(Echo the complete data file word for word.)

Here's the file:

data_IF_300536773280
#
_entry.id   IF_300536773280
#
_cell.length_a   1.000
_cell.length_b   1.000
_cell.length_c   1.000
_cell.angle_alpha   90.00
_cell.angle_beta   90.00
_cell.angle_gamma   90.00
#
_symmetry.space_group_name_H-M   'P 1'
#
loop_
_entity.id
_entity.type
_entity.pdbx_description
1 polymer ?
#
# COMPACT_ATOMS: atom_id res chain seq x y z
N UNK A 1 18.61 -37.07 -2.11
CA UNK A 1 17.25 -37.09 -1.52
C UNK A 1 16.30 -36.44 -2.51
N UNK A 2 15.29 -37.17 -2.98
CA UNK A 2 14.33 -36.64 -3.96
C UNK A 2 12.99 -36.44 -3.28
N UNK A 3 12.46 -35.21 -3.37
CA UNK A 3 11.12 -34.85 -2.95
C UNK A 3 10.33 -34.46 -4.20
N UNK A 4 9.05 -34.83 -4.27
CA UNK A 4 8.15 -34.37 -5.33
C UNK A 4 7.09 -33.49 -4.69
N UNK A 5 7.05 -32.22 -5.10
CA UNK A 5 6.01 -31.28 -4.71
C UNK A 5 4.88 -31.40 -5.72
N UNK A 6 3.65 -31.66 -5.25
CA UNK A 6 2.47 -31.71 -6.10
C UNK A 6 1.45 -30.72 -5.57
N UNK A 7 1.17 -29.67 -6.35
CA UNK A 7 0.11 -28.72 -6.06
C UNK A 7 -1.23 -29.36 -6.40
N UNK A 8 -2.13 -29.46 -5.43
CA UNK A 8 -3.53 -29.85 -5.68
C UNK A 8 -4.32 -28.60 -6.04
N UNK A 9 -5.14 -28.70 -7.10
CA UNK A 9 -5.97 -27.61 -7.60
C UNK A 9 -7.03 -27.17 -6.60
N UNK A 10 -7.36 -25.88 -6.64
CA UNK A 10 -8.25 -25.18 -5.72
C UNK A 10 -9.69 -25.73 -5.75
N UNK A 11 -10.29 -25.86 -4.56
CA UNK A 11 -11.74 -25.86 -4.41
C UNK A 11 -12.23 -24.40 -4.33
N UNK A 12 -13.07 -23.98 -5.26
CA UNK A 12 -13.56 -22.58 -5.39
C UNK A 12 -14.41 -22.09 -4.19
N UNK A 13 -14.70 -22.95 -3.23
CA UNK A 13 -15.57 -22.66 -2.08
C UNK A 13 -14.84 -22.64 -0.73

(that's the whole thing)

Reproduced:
data_IF_300536773280
#
_entry.id   IF_300536773280
#
_cell.length_a   1.000
_cell.length_b   1.000
_cell.length_c   1.000
_cell.angle_alpha   90.00
_cell.angle_beta   90.00
_cell.angle_gamma   90.00
#
_symmetry.space_group_name_H-M   'P 1'
#
loop_
_entity.id
_entity.type
_entity.pdbx_description
1 polymer ?
#
# COMPACT_ATOMS: atom_id res chain seq x y z
N UNK A 1 18.61 -37.07 -2.11
CA UNK A 1 17.25 -37.09 -1.52
C UNK A 1 16.30 -36.44 -2.51
N UNK A 2 15.29 -37.17 -2.98
CA UNK A 2 14.33 -36.64 -3.96
C UNK A 2 12.99 -36.44 -3.28
N UNK A 3 12.46 -35.21 -3.37
CA UNK A 3 11.12 -34.85 -2.95
C UNK A 3 10.33 -34.46 -4.20
N UNK A 4 9.05 -34.83 -4.27
CA UNK A 4 8.15 -34.37 -5.33
C UNK A 4 7.09 -33.49 -4.69
N UNK A 5 7.05 -32.22 -5.10
CA UNK A 5 6.01 -31.28 -4.71
C UNK A 5 4.88 -31.40 -5.72
N UNK A 6 3.65 -31.66 -5.25
CA UNK A 6 2.47 -31.71 -6.10
C UNK A 6 1.45 -30.72 -5.57
N UNK A 7 1.17 -29.67 -6.35
CA UNK A 7 0.11 -28.72 -6.06
C UNK A 7 -1.23 -29.36 -6.40
N UNK A 8 -2.13 -29.46 -5.43
CA UNK A 8 -3.53 -29.85 -5.68
C UNK A 8 -4.32 -28.60 -6.04
N UNK A 9 -5.14 -28.70 -7.10
CA UNK A 9 -5.97 -27.61 -7.60
C UNK A 9 -7.03 -27.17 -6.60
N UNK A 10 -7.36 -25.88 -6.64
CA UNK A 10 -8.25 -25.18 -5.72
C UNK A 10 -9.69 -25.73 -5.75
N UNK A 11 -10.29 -25.86 -4.56
CA UNK A 11 -11.74 -25.86 -4.41
C UNK A 11 -12.23 -24.40 -4.33
N UNK A 12 -13.07 -23.98 -5.26
CA UNK A 12 -13.56 -22.58 -5.39
C UNK A 12 -14.41 -22.09 -4.19
N UNK A 13 -14.70 -22.95 -3.23
CA UNK A 13 -15.57 -22.66 -2.08
C UNK A 13 -14.84 -22.64 -0.73